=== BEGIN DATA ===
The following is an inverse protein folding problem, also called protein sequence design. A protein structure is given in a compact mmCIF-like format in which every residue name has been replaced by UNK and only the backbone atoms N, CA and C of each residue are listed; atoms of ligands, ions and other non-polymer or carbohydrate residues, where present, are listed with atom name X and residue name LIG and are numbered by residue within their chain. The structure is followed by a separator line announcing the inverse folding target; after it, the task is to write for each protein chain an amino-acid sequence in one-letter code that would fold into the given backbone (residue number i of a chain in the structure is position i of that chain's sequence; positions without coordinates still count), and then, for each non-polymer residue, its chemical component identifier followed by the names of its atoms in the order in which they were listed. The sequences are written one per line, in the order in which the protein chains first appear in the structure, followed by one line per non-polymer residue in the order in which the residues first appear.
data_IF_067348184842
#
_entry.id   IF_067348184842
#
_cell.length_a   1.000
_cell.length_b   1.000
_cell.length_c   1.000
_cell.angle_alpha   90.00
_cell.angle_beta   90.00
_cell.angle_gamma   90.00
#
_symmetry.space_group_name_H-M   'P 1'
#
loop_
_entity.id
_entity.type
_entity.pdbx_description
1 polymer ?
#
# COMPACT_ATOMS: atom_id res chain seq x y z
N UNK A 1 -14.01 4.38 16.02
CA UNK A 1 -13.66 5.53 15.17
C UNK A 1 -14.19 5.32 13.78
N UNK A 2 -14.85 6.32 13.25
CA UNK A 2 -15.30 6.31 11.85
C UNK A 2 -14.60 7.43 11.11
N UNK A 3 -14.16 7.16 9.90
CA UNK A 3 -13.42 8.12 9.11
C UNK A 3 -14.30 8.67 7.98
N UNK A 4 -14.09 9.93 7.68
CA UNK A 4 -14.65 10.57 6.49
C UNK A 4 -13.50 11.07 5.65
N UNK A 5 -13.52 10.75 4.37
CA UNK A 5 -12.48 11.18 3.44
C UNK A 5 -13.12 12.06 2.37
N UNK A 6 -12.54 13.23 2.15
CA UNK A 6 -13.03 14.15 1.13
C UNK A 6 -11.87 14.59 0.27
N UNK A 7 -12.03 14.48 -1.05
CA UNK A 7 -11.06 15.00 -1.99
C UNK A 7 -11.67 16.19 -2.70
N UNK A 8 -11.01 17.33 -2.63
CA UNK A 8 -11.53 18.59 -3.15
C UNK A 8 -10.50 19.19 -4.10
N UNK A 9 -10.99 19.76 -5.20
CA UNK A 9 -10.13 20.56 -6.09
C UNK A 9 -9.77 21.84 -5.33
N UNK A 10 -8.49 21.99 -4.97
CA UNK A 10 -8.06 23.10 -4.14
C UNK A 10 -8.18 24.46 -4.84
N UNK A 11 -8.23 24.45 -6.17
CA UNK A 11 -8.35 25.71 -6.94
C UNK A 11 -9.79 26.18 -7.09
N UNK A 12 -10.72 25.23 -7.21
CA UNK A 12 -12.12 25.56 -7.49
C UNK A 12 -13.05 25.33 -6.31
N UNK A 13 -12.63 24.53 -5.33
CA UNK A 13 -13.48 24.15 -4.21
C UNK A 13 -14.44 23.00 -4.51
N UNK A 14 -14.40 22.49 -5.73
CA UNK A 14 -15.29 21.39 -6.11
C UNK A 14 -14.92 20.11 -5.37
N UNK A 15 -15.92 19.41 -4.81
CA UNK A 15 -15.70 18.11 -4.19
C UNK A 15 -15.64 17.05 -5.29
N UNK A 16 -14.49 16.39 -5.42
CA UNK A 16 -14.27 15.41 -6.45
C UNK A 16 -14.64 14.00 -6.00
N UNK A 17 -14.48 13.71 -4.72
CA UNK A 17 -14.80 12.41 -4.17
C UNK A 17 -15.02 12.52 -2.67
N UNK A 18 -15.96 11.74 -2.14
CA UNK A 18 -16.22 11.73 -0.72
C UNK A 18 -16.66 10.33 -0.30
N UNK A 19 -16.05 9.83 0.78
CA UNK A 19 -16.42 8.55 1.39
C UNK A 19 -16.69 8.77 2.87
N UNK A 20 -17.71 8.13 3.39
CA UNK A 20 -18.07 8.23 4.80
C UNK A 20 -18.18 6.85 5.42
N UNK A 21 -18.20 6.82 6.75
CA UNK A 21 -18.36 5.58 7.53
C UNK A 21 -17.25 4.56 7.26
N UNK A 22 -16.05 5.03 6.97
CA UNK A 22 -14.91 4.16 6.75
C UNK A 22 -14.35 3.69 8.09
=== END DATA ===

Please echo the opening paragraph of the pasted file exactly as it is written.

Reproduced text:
The following is an inverse protein folding problem, also called protein sequence design. A protein structure is given in a compact mmCIF-like format in which every residue name has been replaced by UNK and only the backbone atoms N, CA and C of each residue are listed; atoms of ligands, ions and other non-polymer or carbohydrate residues, where present, are listed with atom name X and residue name LIG and are numbered by residue within their chain. The structure is followed by a separator line announcing the inverse folding target; after it, the task is to write for each protein chain an amino-acid sequence in one-letter code that would fold into the given backbone (residue number i of a chain in the structure is position i of that chain's sequence; positions without coordinates still count), and then, for each non-polymer residue, its chemical component identifier followed by the names of its atoms in the order in which they were listed. The sequences are written one per line, in the order in which the protein chains first appear in the structure, followed by one line per non-polymer residue in the order in which the residues first appear.